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Guitar legend Adrian Belew gigs with kids half his age, tries to keep up 

Adrian Belew's self-portrait leaves a lot to be desired.
  • Adrian Belew's self-portrait leaves a lot to be desired.

Adrian Belew recently celebrated his 30th anniversary as a professional musician. In 1977, Frank Zappa pulled the guitarist out of Kentucky club hell and cast him as an auxiliary musician who would join him onstage as performer or visual punch line. Sometimes Belew would wear a military uniform; other times he'd don a dress, like the one he sports in Zappa's 1979 concert film, Baby Snakes.

"It was OK — my legs are not embarrassing," laughs Belew. "It could've been worse. It could've been a bikini."

These days, Belew fronts a trio made up of 20-year-old drummer Eric Slick and Eric's 21-year-old bass-playing sister, Julie. Belew swears he has no intention of humiliating the kids onstage, as Zappa did to him years ago. Then again, Zappa taught him a valuable lesson in showmanship, he says.

Since those dress-wearing days, the 59-year-old guitarist has gigged with everyone from David Bowie to Talking Heads to Nine Inch Nails. He even fronted veteran prog-rockers King Crimson for a spell in the early '80s.

Belew's latest project features a pair of Philadelphia siblings who still live with their parents. They've been wowing audiences together since 2006. "The old guy in the middle isn't that bad either," jokes Belew, who met the Slicks after he participated in a Paul Green School of Rock Music program. The kids' father gave his children instruments a decade ago and pointed them toward his vinyl record collection, which featured more than 5,000 LPs — including albums by Zappa, King Crimson, and a solo Belew.

The sibs performed some Zappa tunes for Belew at their first meeting, "And that was it," says the guitar legend. "Something magical was there." Belew's old boss, King Crimson's Robert Fripp, dubbed Belew's new group "the trio of terror." "It isn't that we terrorize people," clarifies Belew. "It's that we surprise them with our intensity and power. They're so good at it. They sound like 50-year-old musicians. But they're so energetic. You can't get that out of a 50-year-old."

Belew should know — he's been trying to jump-start a power trio for most of the '00s. He didn't want to be in front of yet another group of solid but faceless backing musicians; he was dying to be part of an actual band made up of three distinct voices. Les Claypool and Tool's Danny Carey joined Belew on his 2005 CD, Side One, but they weren't about to leave their careers to join him full-time. Belew then tried working with jazz vets Mike Gallagher and Mike Hodges, but the fiftysomething musicians came to the conclusion that no one really had the initiative to commit to a permanent project.

It all came down to age. Old folks get set in their ways, become jaded, and have super-huge egos. The youthful Slicks, on the other hand, were eager to try anything Belew threw at them. "I can tell Eric, 'Tonight, you've got to play on bongos,'" says Belew. "But they aren't kids to me. They're very smart, gifted people, and very responsible."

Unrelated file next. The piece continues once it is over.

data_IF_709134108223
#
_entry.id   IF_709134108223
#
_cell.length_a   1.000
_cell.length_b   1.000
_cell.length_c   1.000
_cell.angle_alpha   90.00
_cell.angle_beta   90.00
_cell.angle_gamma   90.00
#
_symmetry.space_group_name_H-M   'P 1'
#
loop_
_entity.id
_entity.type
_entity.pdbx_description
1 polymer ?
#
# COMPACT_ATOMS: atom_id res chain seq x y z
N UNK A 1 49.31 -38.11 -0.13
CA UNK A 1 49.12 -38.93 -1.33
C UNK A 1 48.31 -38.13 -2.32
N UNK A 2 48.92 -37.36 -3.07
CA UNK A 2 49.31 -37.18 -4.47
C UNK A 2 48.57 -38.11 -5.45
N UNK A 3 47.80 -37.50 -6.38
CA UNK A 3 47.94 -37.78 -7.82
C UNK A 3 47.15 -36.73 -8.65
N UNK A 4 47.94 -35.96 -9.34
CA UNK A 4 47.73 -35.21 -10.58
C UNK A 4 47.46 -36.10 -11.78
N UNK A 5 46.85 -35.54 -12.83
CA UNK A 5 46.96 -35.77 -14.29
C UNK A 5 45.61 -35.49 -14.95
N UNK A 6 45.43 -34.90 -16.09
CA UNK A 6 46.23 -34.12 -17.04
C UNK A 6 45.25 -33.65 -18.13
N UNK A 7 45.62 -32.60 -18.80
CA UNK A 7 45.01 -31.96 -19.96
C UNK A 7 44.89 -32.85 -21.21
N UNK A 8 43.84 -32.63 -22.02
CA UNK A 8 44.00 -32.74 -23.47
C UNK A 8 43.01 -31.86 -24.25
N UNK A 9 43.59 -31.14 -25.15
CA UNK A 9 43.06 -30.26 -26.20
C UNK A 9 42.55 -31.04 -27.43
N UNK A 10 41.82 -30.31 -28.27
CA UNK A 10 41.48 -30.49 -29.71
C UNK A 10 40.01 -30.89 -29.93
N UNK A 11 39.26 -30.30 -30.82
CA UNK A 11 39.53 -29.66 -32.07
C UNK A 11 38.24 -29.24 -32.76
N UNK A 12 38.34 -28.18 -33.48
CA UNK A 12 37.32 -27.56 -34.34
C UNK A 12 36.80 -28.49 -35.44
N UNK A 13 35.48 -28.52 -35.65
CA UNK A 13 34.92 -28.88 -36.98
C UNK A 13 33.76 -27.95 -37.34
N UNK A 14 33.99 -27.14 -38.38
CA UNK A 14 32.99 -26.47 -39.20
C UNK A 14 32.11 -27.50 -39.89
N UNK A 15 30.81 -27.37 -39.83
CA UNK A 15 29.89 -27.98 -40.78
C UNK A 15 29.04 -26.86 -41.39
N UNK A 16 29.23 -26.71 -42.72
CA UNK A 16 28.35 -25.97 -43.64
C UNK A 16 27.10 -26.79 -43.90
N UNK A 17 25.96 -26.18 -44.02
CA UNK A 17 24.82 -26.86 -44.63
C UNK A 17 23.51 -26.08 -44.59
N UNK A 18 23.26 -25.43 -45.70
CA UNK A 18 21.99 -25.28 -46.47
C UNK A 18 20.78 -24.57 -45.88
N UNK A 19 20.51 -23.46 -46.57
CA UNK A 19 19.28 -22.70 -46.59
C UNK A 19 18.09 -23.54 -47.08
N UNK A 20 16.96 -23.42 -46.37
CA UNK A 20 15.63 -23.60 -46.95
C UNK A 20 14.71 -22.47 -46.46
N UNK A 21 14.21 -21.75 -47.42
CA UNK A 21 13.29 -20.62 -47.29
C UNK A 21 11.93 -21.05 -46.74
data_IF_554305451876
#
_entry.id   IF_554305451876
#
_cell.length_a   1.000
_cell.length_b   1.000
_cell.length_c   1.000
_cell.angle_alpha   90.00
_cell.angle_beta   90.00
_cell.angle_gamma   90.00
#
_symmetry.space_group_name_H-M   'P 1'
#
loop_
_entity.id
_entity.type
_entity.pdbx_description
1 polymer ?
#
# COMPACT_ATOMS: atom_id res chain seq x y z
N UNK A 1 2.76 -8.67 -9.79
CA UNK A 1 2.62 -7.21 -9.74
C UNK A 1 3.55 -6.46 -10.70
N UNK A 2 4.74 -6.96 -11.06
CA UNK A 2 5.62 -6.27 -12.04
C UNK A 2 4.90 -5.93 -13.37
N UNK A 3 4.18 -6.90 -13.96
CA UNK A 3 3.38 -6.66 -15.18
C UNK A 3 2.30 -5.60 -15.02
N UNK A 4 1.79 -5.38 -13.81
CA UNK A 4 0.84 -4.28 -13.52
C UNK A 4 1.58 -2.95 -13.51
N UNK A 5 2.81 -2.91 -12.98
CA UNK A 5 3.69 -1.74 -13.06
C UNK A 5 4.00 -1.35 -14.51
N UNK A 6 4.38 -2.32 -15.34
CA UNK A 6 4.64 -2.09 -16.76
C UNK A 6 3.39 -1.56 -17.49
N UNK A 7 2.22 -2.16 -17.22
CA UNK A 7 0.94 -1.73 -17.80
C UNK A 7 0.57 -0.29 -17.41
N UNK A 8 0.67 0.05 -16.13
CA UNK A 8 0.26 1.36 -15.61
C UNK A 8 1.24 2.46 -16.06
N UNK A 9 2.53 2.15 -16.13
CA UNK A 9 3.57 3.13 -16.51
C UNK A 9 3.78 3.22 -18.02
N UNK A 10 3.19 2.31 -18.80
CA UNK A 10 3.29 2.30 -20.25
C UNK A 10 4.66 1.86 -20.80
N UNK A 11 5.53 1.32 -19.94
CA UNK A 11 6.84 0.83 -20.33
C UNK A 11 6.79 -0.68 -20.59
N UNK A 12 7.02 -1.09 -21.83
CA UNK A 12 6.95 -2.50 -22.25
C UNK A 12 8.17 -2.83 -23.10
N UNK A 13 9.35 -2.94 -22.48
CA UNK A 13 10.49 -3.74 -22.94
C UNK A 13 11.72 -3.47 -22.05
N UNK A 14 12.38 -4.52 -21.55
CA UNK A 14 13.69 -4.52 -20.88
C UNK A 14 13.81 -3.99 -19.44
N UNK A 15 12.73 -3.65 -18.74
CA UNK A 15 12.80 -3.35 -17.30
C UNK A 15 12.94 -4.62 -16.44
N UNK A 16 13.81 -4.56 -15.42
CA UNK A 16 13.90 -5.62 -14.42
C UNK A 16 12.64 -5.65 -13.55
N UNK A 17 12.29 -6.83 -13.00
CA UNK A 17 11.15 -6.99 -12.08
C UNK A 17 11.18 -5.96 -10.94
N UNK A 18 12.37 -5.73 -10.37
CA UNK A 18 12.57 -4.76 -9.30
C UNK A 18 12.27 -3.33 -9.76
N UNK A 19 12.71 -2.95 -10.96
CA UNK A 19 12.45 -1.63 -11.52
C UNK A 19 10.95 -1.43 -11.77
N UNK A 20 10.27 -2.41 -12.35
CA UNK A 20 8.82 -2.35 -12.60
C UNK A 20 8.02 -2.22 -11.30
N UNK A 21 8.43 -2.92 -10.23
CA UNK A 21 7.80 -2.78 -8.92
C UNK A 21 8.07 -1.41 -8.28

Last year's Side Four Live caps Belew's Side series, which he's been working on since 2005. It features the trio performing cover versions of old Belew and King Crimson tunes. Taken together, the quartet of guitar-heavy and experimental CDs "represents all the stuff that has gone through my head in the last five years," says Belew.

But don't call it prog-rock; Belew has never been comfortable with that label. He thinks it's an old-fashioned tag that conjures images of cluttered '70s concept albums about dancing unicorns and malicious gnomes. He prefers to call his new trio's material "modern music." "One of the things that I picked up from people like Frank Zappa or Robert Fripp or David Bowie is that, if you can possibly form your own little corner of the world, that's the best way that you can go," he says. "Because you are the only person who has it."

The kids have sparked Belew, who has been plotting a new version of King Crimson with Fripp, bassist Tony Levin, and drummers Pat Mastelotto and Gavin Harrison, the latter a member of alt-prog combo Porcupine Tree. After Belew wraps his current tour, he'll join up with his old pals for a couple of high-profile gigs this summer. He also contributed guitar noises for something Trent Reznor put together late last year. Belew — who played on Nine Inch Nails' The Downward Spiral and The Fragile albums — is coy about the project. Or maybe he just doesn't have a clue about it. "[Reznor] was very secretive about what it was going to be," says Belew. "I didn't press him on it."

Belew says performing with people half his age "rejuvenates" him. At first, he feared "it would sound silly and look silly." But the guitarist recalls a time 30 years ago when Zappa lifted him out of obscurity, put him in a dress, and launched a career that's been exploring music's many different shades ever since. "I have a debt to Frank Zappa for discovering me and putting up with me for a year," he says. Now Belew is in position to be that "someone who believes in you." And he's relishing every minute of it.

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